The AAP MLA Dinesh Mohania was arrested by the Delhi police. The charge against Mohaniya was that he had misbehaved with a group of women who had approached him with a complaint of water crisis in their locality.
I am not going into the question whether the charge was true or false, as that will be decided by the Court on the evidence. I do not have the evidence with me, and therefore I cannot comment on it.
I am, however, on a much more fundamental issue. Where was the need of arresting Mohaniya ? In my opinion the police could have made an investigation and could have interrogated Mohaniya without arresting him. Let me explain the legal position in this connection.
It may be mentioned that arrest is not a must in every case where an F.I.R. of a cognizable offence is registered with the police. This is obvious from section 157 (1) Criminal Procedure Code. which reads :
" 157. Procedure for investigation
(1) If, from information received or otherwise, an officer in charge of a police station has reason to suspect the commission of an offence which he is empowered under section 156 to investigate, he shall forthwith send a report of the same to a Magistrate empowered to take cognizance of such offence upon a police report and shall proceed in person, or shall depute one of his subordinate officers not being below such rank as the State Government may, by general or special order, prescribe in this behalf, to proceed, to the spot, to investigate the facts and circumstances of the case, and, if necessary, to take measures for the discovery and arrest of the offender; "
The use of the words "and, if necessary " in the above provision clearly indicates that it is not incumbent on the police to arrest in every case, rather it is discretionary. And this discretion has to be excercised depending on the gravity of the offence. If the charge was of murder, dacoity , rape or some such serious offence, then of course the arrest could have been justified, but this was not a case of such a nature.
In Joginder Kumar vs. State of U. P. A.I.R. 1994 S.C. 1349 ( see online ) the Supreme Court observed : " No arrest can be made because it is lawful for the police officer to do so. The existence of the power to arrest is one thing. The justification for the exercise of it is quite another.The police officer must be able to justify the arrest apart from his power to do so. Arrest and detention in police lock-up of a person can cause incalculable harm to the reputation and self-esteem of a person. No arrest can be made in a routine manner on a mere allegation of commission of an offence made against a person. It would be prudent for a police officer in the interest of protection of the constitutional rights of a citizen and perhaps in his own interest that no arrest should be made without a reasonable satisfaction reached after some investigation as to the genuineness and bona fides of a complaint and a reasonable belief both as to the person's complicity and even so as to the need to effect arrest. Denying a person of his liberty is a serious matter. "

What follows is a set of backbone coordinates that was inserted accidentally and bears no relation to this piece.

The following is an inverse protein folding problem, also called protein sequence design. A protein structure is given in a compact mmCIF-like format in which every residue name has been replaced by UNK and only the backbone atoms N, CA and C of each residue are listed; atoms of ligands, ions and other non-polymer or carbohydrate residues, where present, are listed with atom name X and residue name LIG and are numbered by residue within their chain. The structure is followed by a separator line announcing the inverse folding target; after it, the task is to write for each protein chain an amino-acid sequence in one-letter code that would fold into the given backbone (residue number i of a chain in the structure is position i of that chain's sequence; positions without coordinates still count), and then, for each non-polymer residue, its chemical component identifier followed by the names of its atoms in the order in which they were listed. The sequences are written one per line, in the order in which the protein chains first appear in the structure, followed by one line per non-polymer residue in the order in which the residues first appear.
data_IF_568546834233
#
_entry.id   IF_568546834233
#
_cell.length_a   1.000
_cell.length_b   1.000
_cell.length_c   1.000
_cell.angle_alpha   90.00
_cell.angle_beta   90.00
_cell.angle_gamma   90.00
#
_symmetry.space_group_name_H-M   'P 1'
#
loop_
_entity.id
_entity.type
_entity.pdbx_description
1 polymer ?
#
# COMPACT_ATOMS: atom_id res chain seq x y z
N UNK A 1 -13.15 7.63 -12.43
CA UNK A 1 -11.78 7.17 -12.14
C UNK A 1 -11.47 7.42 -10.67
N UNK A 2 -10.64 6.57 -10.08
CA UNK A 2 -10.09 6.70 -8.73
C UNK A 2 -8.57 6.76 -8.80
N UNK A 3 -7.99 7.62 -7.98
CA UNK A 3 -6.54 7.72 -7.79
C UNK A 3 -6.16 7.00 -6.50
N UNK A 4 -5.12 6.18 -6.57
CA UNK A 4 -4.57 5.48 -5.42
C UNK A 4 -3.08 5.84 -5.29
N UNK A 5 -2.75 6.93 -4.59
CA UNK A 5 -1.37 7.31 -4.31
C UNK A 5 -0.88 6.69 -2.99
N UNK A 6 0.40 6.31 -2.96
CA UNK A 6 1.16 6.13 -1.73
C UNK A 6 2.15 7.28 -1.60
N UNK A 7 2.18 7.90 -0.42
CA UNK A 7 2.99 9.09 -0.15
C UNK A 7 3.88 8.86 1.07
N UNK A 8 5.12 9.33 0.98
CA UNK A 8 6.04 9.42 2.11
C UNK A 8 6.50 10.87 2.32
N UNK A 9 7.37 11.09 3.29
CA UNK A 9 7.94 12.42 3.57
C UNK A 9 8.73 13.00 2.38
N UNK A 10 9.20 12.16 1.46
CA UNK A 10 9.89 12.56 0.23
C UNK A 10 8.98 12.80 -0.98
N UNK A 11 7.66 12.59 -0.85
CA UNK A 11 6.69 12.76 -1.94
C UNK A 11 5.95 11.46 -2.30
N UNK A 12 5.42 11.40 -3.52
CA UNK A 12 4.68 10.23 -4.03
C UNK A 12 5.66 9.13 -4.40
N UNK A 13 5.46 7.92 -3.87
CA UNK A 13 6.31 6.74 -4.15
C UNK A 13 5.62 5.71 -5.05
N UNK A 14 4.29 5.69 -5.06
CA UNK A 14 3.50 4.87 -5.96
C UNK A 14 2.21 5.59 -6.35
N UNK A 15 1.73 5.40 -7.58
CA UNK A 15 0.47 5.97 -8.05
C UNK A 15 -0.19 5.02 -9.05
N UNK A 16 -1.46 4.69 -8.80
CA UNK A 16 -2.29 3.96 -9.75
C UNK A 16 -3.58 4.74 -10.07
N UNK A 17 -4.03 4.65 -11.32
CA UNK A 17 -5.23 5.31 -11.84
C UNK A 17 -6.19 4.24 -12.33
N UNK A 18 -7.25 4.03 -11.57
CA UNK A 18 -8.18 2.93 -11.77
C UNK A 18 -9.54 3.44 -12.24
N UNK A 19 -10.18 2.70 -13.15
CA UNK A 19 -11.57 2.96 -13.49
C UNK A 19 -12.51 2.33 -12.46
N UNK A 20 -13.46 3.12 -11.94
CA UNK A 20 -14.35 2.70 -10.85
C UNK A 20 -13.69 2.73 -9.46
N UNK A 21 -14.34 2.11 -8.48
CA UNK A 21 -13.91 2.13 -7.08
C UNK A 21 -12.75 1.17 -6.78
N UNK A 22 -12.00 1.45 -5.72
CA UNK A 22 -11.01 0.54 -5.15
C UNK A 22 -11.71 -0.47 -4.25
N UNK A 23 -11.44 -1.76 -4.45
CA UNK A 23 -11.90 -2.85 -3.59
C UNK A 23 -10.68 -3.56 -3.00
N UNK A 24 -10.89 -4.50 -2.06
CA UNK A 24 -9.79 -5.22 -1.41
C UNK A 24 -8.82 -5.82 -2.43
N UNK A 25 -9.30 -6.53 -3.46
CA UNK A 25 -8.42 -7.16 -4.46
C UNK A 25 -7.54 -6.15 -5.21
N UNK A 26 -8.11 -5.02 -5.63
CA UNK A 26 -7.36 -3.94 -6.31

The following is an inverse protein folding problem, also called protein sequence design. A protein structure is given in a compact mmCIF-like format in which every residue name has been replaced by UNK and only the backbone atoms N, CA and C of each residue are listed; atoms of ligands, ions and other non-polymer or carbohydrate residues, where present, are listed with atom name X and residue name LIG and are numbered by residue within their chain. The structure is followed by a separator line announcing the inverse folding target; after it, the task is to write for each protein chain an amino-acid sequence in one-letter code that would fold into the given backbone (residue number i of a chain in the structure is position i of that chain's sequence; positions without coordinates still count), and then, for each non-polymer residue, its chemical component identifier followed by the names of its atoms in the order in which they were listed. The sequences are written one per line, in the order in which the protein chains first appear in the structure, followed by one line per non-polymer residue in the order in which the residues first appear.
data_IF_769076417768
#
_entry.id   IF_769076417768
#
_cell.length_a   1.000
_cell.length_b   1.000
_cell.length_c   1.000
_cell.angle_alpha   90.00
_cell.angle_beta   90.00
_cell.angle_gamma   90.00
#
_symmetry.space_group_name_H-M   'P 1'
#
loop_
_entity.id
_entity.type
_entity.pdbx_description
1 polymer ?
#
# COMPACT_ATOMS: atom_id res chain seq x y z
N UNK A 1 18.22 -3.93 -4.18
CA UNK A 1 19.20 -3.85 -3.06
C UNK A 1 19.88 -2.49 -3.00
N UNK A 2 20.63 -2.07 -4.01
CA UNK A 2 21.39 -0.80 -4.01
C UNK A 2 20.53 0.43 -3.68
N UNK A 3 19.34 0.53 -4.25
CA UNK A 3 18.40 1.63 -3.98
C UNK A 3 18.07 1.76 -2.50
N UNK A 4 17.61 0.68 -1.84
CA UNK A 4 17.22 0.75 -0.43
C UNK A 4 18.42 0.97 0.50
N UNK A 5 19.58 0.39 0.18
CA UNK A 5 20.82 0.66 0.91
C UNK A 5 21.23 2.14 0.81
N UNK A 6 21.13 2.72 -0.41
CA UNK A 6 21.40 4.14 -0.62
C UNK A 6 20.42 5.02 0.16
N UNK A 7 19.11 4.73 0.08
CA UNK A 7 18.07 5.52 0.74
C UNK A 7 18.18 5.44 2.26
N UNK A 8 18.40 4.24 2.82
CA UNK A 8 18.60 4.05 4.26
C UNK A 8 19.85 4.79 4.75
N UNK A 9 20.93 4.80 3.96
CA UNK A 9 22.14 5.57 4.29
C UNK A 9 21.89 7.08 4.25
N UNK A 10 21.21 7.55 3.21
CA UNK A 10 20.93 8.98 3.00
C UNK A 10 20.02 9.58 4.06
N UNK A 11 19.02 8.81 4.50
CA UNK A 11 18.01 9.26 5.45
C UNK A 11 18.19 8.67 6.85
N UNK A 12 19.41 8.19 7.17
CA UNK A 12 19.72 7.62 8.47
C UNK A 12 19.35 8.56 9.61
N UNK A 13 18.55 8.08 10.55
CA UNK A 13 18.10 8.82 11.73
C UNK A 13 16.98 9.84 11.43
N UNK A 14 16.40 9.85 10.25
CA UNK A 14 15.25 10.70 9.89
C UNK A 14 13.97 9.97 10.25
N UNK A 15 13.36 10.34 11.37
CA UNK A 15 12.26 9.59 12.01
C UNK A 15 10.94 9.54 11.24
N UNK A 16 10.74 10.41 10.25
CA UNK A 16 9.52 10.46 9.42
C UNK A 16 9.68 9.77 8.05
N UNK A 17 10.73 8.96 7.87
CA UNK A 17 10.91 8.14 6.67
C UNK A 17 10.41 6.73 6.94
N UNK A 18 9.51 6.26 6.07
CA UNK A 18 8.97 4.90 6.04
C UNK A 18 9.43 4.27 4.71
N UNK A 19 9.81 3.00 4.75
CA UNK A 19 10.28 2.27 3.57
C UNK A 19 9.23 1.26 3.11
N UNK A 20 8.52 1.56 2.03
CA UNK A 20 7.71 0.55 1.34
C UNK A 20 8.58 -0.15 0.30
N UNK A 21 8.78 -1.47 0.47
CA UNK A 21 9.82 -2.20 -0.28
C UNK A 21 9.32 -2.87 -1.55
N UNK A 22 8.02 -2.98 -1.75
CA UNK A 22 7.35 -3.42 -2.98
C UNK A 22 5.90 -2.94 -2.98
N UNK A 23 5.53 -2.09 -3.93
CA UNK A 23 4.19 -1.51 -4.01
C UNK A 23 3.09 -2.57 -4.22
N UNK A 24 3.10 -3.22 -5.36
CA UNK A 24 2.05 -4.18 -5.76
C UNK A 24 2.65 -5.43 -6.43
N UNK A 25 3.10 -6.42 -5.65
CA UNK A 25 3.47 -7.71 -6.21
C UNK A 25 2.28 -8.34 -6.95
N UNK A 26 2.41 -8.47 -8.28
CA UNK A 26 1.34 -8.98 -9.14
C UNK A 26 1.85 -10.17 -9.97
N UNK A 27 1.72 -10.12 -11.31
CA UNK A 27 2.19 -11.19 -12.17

Thus the Supreme Court has held that arrest is not a must in every case. In the same decision the Supreme Court has noted that the National Police Commission in its Third Report has observed that 60% arrests in India are unnecessary or unjustified, and that arrests are a major source of corruption in the police.
Unfortunately in our country the practice of our police has been that the moment an F.I.R. is lodged it goes to make an arrest. But this is an illegal practice, as pointed out above.
In my opinion arrest was unnecessary in this case. If the police wished to interrogate Mohaniya and investigate the allegations against him, they could have done so without arresting him. Aftefr all he was not going to abscond..
It is time now that the correct legal position be made known to all policemen.
The AAP leaders have alleged that the arrest of Mohaniya was at the instance of the Central Govt,
I do not know whether this allegation is true or not, but if it is true, the policemen concerned who carried out this illegal order of their political masters can not escape accountability on the pretext that orders are orders.
In the Nuremburg Trials after the Second World War the Nazi War criminals took plea that orders are orders, and that they were only carrying out the orders of their political master Hitler. However, this plea was rejected, and many of the accused were sentenced to be hanged.
So our policemen should heed this warning : they must not carry out illegal orders, whether written or oral, of political masters or their superiors, otherwise they themselves may be given severe punishment